In addition to being an exclusive club, the Press Gallery was highly partisan and divided along party lines. Most newspapers of the day were either owned or directed by political parties or politicians, or controlled by publishers or editors with strong biases in favour of a particular political party. Moreover, Press Gallery journalists often had close personal and professional relationships with many of the leaders and politicians in Parliament; in some cases, these relationships were so close that journalists found themselves being appointed to senior government positions.
This exclusiveness and partisanship in the early Press Gallery greatly influenced the reporting behaviours of journalists. Those with close ties to the governing political party of the day were highly restricted in what they could say about the government, and were often relegated to the role of government ‘boosters’ instead of ‘watchdogs.’ In contrast, journalists with ties to opposition politicians or parties were free to criticize and attack government leaders and policies (although, much less so in regard to the opposition party with which they were affiliated).
Modern Changes to the Parliamentary Press Gallery
The exclusiveness and partisanship of the early Press Gallery began to break down in the 1900s as changes in its membership and reporting techniques were introduced. One of the most important changes came in 1917 when the Canadian Press News Service joined the Press Gallery. The Canadian Press differed from traditional media organizations in that it is was a strictly news gathering service; it would collect news and information not for publishing in its own newspaper, but to sell to multiple newspapers that could not gather it themselves. As such, the Canadian Press did not affiliate itself with a particular political leader or party, and its reporters were expected to produce unbiased reports on parliamentary events.
Membership in the Press Gallery was further expanded in the mid-1900s to include magazine publishers, television and radio broadcasters, and freelance journalists. Today, the Parliamentary Press Gallery is no longer a close-knit group of newspaper publishers, editors, and reporters. It is a much more open and loose association, consisting of a wide variety of journalists and media organizations. This, in turn, has brought greater political neutrality and diversity to the news and information content that Canadians receive about the federal Parliament.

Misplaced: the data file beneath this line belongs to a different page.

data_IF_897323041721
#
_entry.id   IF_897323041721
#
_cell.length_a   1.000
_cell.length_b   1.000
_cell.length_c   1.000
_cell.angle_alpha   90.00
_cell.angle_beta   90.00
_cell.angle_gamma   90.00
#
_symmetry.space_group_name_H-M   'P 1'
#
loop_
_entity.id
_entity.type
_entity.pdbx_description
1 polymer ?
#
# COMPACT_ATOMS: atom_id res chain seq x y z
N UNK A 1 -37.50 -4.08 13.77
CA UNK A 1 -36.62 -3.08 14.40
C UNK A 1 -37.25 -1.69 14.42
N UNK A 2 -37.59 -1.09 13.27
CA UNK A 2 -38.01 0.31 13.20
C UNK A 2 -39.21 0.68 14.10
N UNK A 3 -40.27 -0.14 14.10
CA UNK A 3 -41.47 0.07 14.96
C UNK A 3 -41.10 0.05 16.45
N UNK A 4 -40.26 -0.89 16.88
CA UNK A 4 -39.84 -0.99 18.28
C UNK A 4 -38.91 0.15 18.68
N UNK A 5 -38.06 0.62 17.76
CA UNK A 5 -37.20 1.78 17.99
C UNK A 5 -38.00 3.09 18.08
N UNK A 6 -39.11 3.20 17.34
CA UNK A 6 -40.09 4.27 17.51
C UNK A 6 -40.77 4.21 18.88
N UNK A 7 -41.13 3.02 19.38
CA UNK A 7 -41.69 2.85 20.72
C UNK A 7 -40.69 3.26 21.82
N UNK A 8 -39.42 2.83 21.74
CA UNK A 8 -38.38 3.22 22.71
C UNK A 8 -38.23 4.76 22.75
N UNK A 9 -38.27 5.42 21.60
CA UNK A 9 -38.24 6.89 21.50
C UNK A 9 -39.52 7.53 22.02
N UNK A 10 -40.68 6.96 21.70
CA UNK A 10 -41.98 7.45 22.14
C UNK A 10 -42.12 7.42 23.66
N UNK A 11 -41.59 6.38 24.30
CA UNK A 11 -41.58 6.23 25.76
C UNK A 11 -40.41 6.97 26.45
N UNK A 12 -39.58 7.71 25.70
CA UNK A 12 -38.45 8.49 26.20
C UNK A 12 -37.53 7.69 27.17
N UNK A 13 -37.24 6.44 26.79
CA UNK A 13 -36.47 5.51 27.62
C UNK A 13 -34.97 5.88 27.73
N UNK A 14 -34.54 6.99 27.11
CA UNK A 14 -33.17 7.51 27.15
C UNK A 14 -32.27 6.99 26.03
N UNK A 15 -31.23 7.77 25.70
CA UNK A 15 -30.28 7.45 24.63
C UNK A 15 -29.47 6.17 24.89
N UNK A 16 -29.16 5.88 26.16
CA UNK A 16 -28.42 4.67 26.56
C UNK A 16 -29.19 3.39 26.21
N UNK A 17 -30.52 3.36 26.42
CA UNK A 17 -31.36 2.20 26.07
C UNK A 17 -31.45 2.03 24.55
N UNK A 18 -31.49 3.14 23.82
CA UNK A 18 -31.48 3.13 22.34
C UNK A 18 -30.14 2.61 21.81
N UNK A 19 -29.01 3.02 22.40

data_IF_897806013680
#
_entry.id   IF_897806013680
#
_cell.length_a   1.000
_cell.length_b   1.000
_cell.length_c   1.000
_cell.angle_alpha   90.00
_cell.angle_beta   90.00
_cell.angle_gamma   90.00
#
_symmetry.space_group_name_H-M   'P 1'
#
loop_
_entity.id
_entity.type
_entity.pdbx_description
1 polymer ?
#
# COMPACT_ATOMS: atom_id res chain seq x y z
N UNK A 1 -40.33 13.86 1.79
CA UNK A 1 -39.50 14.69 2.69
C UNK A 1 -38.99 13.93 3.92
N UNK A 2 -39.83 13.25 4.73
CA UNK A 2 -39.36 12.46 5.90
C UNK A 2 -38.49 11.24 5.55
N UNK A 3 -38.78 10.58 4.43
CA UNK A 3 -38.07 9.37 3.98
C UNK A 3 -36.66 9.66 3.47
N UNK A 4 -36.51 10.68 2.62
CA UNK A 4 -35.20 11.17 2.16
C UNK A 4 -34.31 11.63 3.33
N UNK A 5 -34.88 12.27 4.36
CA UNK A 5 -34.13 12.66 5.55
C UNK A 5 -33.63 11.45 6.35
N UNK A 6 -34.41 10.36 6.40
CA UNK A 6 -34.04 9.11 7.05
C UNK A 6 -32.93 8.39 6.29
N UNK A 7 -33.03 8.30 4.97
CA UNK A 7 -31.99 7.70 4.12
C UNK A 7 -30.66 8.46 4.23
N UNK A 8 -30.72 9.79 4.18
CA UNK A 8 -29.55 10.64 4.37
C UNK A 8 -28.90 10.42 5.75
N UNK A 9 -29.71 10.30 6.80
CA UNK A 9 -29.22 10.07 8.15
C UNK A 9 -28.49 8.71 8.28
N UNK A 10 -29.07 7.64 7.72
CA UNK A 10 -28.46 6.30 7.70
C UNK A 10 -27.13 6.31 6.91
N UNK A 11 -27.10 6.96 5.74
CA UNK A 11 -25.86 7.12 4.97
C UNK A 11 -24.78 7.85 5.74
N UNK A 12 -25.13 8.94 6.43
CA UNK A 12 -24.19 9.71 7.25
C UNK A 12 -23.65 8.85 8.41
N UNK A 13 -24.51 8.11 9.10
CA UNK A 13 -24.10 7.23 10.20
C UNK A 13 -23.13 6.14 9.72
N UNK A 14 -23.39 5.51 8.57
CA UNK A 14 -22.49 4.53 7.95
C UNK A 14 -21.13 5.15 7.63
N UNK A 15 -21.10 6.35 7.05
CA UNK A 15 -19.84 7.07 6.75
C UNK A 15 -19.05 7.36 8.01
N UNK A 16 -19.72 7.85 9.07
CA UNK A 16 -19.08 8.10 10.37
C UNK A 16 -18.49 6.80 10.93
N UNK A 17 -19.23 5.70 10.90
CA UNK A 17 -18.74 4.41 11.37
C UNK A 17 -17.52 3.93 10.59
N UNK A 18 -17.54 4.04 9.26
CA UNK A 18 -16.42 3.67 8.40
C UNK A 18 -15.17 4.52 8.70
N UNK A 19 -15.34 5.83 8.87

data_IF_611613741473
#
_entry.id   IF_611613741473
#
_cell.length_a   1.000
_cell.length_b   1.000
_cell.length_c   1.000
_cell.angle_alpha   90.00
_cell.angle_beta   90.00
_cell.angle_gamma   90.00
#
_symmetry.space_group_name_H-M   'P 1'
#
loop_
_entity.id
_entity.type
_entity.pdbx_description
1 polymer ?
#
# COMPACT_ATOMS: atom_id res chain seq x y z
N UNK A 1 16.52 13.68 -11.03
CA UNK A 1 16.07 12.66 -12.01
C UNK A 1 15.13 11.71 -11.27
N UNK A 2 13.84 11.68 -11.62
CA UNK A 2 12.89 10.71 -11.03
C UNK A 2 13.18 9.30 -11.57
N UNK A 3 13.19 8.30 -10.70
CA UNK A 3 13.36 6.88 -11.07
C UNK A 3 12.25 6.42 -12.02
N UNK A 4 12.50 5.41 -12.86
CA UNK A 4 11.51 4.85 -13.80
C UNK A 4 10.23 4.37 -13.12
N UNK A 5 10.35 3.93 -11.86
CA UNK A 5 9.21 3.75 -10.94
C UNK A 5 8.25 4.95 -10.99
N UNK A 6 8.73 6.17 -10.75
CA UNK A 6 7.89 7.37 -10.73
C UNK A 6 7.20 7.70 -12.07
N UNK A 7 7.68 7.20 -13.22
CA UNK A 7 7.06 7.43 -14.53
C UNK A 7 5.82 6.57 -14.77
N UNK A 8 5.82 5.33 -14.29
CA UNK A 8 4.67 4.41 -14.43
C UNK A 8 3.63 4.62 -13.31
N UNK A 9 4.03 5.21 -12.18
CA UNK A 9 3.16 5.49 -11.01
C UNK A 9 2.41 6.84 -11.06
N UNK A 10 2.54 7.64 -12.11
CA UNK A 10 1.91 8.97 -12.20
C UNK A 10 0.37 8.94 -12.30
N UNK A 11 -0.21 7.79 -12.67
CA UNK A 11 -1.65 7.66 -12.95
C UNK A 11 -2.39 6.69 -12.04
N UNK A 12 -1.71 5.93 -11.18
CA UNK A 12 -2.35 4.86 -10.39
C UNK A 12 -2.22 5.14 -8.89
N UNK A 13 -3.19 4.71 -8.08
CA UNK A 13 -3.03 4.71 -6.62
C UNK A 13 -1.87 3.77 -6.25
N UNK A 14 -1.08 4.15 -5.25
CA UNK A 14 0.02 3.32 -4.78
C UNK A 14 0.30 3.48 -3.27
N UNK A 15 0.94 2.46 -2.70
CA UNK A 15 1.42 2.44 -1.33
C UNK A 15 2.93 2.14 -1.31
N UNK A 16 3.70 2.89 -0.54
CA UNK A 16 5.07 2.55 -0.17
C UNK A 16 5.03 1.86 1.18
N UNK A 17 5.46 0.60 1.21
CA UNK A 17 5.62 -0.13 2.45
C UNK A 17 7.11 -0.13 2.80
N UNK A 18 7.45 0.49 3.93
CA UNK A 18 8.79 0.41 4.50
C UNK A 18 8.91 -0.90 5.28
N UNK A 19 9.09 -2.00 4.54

For a full list of Canadian Parliamentary Press Gallery Members:
While overt partisanship is, for the most part, a thing of the past, one should not assume that the modern Press Gallery is a completely neutral provider of political news and information. Press Gallery journalists are not immune to their own political views when interpreting and/or analyzing federal political actors and events. Press Gallery journalists, and their media organizations, also make important decisions about which stories to publish or broadcast, and how to frame those stories. These choices can have important impacts on how the public perceives a given issue or political news item.
Moreover, it is important to remember that Press Gallery journalists work in close quarters with one another. As such, there is the possibility of “pack journalism” or “group think,” in which Press Gallery coverage becomes highly homogeneous in its content and analysis. Furthermore, Press Gallery journalists often spend large amounts of time with the political actors they are covering. This can, in turn, result in the development of close personal relationships that may colour a journalist’s interpretation of Parliamentary events.
Parliamentary Press Gallery Membership
Benefits & Oversight of Press Gallery Membership
Benefits of Press Gallery Membership
Membership in the Press Gallery is important in that it includes press accreditation as well as the ability to access the Parliamentary buildings and grounds. Other benefits include access to media facilities and services provided by the government or by the Press Gallery itself, as well as regular updates and schedules of Parliamentary events.
Furthermore, journalists also have the benefit of member solidarity. While Press Gallery journalists work for different media organizations, and are typically competitors within the media industry, they do share similar interests and concerns as Parliamentary reporters. Such commonalities would include, for example, having open access to the political actors and events they are covering, as well as being able to gather relevant information from government departments and agencies. As a collective association, Press Gallery members can more effectively exert pressure on government officials to ensure these interests are being met.
It is important to note, however, that membership in the Press Gallery, while highly beneficial, is not necessary to cover the Canadian Parliament. Journalists may apply directly to Parliament to gain access to the grounds and buildings, simply as members of the general public. Furthermore, many Parliamentary proceedings, such as House of Commons debates and Parliamentary committee meetings, are broadcast live for the public to view.